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Letter from Gertrude Bell to her stepmother, Florence Bell

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Gertrude Bell
Lady Florence Bell
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1 letter plus envelope

S.S. Congo. Monday - off Cape Matapan [Akra Tainaron]. Dearest Mother. Well, we've been having a stormy time. Father saw me off at Naples [Napoli] - I felt most dreadfully sad at saying goodbye to my dear family, but I consoled myself by reading Ulysses which is a most beautiful poem and I don't care what the Strongs say! Don't you think it's very good? I'm almost afraid I may be too much carried away by it, but certainly as English verse it seems to me to touch the highest levels. We eat at little tables of 4, my 4 being myself, the Captain, a cheerful squinting little mÇridional, a Commandant who has just been appointed to the French stationnaire at C'ple [Istanbul (Constantinople)] which he is going out to join, and a commissaire of the navy who is going to join his ship at Crete [Kriti] - all quite nice people. There are besides on board - this will interest Father - a Whitaker husband and wife - he is a brother of the Palermo Whitakers and is a cheery soul, she is rather a nice woman but she looks very ill. I haven't seen much of her as she did not appear yesterday. They know who I am, for he had lunched with Uncle John at Mustapha Rais! This is my claim on society! they live near Doncaster and are very intimate with the Charlesworths. I drank tea with the Captain in his cabin, being so much favoured, and went to bed soon after dinner. We ran into rough weather as we went down the coast - tell Hugo and Father that we passed quite near Capri and I saw all the Paestum bay and Vietri [Vietri sul Mare] clearly, but we were a little further out in the Bay of Santa Eufemia [Golfo di S. Eufemia] - the name suggests nothing to us all but tough chickens! We had a very rough night through which I slept soundly and a strong head wind with a heavy sea all Sunday. I came in to every meal but I was little sick notwithstanding. Very few passengers and none of my sex appeared at all. I wasn't sorry when it was bedtime either. The consequence of the storm is that we are very late. We are due at the Piraeus [Piraievs] at 10 AM but we certainly shall not get in till 8 PM and it's doubtful if we get pratique tonight - which is sickening for the Whitakers who are going to Athens [Athinai], but I don't mind much for I like going down this coast by daylight and I shall have time tomorrow morning to go up to Athens I hope. It's still gray [sic] and windy but we are under the lea of the coast and the ship is quite steady. It's a most comfortable ship and I have a big cabin to myself. Now we are just rounding Matapan, quite close in. Father, the big mountain we - and Telemachus! - passed over behind Sparta [Sparti], I forget its name Taygetos [Taiyetos Oros]! is deep in snow. It all looks very lovely. Father and I had rather a funny pair of letters, his from Grandpapa, mine from Ambrose. A. says: Your Grandfather received me friendlily: no reference was made to past events and all went well. Sir L. has suddenly developed an interest in every petty detail which is rather trying. After 8 months' delay, he has made up his mind to have the drains done in the manner I recommended at first, in June, and which he utterly refused to adopt at the time. That is the way the money goes and I am accused of mismanaging everything!" He calls my two aunts Regan and Goneril! but tells me not to mention the fact! Don't you love "Set the sails, oh set the sails!" and that exquisite speech of Penelope's as she comes out, about the sound of oars beneath the moon? It seems to me to have the ring of real great blank verse - I'm misquoting from memory. Lots of the lines stick in one's mind, like "sward of parsley and of violet." It's awfully good. 9.P.M. We are anchored outside not being able to get into port tonight. I shall fly up to Athens early tomorrow and spend a few hours there. I'm longing to see the Hermes they found in the sea which is I hope at the Museum. I've spent most of the day with the Whitakers, who love me I may say! They are coming to see us in London. More tales Ö la prochain numÇro! Ever your affectionate daughter Gertrude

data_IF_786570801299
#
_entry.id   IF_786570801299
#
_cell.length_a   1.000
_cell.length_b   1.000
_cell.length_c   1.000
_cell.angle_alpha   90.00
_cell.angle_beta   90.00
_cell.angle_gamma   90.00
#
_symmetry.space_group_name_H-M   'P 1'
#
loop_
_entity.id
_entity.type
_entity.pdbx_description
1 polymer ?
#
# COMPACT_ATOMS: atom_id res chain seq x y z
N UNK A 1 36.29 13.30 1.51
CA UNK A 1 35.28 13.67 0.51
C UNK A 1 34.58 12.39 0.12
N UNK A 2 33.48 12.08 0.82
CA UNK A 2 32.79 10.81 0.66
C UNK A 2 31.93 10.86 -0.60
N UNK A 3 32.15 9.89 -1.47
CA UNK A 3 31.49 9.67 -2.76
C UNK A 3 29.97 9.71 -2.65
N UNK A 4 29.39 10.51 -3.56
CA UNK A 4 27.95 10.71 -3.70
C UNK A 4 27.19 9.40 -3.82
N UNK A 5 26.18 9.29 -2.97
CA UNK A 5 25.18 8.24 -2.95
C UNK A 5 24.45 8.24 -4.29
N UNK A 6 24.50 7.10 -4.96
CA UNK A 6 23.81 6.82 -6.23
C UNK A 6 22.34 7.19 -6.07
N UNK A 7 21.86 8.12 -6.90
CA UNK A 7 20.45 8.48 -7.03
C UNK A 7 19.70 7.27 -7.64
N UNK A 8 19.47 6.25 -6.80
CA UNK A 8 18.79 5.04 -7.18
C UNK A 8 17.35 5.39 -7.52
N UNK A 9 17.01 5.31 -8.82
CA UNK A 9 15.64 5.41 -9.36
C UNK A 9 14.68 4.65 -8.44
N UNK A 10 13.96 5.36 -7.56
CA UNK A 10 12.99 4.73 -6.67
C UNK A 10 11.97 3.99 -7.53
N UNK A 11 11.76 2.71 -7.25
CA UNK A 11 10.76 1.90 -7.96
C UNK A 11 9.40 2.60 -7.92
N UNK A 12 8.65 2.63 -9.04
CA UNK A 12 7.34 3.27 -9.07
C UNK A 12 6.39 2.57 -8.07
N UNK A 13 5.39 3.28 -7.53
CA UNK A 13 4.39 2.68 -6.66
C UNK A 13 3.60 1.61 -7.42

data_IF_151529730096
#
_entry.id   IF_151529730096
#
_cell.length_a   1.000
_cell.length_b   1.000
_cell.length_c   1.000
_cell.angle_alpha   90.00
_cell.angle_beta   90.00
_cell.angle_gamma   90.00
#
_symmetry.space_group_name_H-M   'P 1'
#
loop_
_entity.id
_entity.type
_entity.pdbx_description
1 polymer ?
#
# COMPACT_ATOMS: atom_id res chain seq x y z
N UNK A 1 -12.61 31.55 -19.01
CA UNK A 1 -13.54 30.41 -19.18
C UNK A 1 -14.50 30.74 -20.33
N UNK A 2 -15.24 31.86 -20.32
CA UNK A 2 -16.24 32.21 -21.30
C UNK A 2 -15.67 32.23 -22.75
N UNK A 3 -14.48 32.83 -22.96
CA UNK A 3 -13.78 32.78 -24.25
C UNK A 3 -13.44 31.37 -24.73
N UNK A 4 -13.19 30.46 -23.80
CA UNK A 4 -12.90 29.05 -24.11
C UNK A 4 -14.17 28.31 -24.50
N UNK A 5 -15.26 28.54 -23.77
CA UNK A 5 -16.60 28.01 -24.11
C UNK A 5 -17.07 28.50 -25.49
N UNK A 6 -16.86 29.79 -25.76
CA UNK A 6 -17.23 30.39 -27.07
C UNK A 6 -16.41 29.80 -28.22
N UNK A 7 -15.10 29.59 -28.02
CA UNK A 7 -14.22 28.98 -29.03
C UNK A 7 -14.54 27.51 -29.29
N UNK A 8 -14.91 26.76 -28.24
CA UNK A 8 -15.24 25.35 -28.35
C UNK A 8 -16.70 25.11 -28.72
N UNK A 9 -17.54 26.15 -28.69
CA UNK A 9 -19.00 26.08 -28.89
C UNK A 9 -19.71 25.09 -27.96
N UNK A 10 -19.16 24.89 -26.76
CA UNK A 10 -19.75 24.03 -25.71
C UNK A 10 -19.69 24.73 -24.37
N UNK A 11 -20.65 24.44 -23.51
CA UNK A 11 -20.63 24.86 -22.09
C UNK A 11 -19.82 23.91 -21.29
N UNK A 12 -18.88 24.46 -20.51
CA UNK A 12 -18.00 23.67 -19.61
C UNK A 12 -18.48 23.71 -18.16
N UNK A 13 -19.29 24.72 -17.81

There's a full moon over Sunium [Kato Sounion] and all the lights of Athens shining.

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